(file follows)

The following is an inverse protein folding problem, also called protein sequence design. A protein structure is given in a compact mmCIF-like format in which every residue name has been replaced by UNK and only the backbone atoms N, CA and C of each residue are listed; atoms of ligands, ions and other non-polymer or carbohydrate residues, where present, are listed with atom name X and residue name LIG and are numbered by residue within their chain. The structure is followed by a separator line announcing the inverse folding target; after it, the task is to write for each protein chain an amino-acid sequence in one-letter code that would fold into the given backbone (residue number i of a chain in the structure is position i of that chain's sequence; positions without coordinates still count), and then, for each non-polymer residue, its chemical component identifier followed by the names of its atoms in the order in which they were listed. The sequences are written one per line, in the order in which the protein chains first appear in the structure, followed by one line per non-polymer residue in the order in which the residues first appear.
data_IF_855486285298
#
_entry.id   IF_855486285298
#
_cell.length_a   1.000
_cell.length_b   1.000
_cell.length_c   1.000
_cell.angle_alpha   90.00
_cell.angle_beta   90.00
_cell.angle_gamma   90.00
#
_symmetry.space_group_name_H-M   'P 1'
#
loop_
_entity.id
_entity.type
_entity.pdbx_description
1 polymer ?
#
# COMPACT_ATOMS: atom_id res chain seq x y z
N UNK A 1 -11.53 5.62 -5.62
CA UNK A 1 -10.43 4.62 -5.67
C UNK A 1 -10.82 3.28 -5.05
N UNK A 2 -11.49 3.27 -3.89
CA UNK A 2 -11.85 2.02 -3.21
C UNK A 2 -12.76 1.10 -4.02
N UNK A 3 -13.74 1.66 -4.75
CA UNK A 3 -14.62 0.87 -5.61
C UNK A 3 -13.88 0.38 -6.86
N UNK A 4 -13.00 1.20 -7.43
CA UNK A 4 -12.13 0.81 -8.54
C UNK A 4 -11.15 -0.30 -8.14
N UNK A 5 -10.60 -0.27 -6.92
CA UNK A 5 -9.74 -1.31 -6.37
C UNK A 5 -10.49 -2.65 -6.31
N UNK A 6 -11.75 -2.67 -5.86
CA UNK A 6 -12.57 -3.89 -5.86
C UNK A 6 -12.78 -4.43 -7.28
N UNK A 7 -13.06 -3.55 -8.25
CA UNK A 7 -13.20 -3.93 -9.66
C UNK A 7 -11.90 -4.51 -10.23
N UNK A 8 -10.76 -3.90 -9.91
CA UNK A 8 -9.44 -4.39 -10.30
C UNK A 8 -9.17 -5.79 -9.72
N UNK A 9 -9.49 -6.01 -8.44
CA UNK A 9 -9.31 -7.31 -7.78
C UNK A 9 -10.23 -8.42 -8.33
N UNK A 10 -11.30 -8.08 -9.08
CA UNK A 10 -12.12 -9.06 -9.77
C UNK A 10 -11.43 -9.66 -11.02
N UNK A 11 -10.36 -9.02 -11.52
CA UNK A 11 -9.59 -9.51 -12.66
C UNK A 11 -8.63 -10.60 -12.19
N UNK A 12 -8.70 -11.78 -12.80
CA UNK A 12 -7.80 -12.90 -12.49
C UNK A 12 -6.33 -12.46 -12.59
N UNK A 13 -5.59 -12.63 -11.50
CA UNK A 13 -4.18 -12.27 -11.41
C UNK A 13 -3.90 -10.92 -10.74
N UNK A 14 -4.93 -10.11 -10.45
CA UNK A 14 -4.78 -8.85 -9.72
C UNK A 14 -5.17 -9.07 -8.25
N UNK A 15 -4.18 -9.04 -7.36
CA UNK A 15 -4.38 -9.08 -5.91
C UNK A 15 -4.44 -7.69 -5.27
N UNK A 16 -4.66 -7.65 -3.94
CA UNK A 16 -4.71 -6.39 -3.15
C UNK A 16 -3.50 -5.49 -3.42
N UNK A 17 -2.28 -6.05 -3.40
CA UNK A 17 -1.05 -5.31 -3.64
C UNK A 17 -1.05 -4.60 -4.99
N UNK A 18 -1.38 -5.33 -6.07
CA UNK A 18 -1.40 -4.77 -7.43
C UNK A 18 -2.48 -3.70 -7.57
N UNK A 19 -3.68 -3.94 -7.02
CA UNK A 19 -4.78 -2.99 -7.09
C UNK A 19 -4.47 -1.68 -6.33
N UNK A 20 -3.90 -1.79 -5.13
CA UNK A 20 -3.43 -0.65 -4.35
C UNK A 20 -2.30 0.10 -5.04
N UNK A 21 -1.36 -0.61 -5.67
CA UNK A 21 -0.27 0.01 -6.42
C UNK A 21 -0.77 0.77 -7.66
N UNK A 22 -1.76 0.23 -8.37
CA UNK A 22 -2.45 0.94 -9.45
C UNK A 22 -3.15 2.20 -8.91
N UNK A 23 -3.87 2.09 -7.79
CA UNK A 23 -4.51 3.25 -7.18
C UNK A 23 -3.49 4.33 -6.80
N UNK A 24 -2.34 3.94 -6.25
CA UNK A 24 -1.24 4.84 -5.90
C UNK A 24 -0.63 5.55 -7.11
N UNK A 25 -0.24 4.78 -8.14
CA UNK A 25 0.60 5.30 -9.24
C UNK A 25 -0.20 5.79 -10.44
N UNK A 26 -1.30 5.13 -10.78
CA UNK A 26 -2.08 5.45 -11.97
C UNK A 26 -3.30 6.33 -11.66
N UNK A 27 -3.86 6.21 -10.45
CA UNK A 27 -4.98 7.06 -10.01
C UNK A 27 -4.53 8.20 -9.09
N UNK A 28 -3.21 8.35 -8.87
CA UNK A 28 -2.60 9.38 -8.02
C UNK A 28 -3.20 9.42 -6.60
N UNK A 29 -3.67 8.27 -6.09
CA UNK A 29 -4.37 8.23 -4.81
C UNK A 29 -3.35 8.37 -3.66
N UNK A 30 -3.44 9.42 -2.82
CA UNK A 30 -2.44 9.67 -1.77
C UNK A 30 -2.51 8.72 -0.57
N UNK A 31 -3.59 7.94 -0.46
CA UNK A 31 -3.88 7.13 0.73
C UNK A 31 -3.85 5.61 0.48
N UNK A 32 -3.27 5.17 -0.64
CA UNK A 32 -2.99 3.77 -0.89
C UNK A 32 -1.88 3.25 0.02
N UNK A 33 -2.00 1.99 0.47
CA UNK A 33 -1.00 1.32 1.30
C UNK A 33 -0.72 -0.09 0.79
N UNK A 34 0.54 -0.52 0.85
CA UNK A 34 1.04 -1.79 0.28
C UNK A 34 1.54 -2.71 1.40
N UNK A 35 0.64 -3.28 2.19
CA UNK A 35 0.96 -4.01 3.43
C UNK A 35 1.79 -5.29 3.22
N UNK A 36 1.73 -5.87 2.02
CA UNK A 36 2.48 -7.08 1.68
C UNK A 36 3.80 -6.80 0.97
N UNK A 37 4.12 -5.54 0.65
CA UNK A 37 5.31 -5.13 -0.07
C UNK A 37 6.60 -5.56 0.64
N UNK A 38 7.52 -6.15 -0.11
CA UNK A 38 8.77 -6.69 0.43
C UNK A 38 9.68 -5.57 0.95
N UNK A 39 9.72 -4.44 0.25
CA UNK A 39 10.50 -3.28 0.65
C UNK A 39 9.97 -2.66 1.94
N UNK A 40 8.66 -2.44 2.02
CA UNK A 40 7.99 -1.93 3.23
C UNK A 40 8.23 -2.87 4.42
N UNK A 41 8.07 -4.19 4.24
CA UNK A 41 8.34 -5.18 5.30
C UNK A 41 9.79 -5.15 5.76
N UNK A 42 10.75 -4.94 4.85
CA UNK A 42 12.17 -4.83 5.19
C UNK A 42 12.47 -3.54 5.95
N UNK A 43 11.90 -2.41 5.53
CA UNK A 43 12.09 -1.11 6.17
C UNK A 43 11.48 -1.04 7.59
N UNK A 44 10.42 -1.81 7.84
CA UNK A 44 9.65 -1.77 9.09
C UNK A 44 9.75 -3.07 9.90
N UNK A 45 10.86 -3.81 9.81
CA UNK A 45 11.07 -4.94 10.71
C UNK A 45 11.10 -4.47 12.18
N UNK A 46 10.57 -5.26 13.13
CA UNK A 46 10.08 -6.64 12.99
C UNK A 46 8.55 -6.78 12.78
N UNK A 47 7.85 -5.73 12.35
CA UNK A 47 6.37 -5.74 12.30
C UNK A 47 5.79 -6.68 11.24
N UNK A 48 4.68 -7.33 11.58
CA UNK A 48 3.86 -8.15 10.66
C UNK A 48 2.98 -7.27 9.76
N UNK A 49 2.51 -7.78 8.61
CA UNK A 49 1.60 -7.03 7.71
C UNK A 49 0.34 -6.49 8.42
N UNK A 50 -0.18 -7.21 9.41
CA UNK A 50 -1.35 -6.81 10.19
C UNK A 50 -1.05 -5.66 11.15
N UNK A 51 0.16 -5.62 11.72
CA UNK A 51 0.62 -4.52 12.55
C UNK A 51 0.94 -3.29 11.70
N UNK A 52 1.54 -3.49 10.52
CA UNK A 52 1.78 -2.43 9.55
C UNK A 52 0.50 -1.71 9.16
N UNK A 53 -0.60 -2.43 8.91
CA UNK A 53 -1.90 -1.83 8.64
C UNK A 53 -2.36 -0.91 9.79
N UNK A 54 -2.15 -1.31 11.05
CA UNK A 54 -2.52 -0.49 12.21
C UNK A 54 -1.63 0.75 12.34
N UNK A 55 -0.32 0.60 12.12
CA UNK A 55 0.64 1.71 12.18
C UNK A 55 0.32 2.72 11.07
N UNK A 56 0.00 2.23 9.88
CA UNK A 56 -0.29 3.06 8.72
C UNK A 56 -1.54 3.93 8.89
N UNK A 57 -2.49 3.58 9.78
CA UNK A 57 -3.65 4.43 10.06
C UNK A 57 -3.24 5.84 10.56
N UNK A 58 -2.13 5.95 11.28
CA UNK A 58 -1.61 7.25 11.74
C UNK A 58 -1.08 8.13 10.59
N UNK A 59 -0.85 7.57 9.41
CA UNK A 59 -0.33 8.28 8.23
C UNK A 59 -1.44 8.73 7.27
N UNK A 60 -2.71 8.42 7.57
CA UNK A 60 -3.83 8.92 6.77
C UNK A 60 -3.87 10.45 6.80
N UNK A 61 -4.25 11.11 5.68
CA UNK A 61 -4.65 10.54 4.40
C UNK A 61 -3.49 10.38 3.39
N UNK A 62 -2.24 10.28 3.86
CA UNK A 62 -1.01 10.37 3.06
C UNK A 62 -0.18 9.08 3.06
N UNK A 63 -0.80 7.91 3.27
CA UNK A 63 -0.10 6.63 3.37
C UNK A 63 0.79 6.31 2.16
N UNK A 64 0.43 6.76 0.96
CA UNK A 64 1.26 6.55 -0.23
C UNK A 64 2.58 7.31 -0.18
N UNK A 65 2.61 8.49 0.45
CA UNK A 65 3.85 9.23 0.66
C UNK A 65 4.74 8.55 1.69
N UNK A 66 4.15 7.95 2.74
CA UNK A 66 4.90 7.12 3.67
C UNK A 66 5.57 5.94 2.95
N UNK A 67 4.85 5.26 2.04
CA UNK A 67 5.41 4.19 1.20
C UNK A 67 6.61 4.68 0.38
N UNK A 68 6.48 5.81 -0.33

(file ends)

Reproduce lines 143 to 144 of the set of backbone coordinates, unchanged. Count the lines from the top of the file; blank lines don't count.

CA UNK A 41 8.34 -5.18 5.30
C UNK A 41 9.79 -5.15 5.76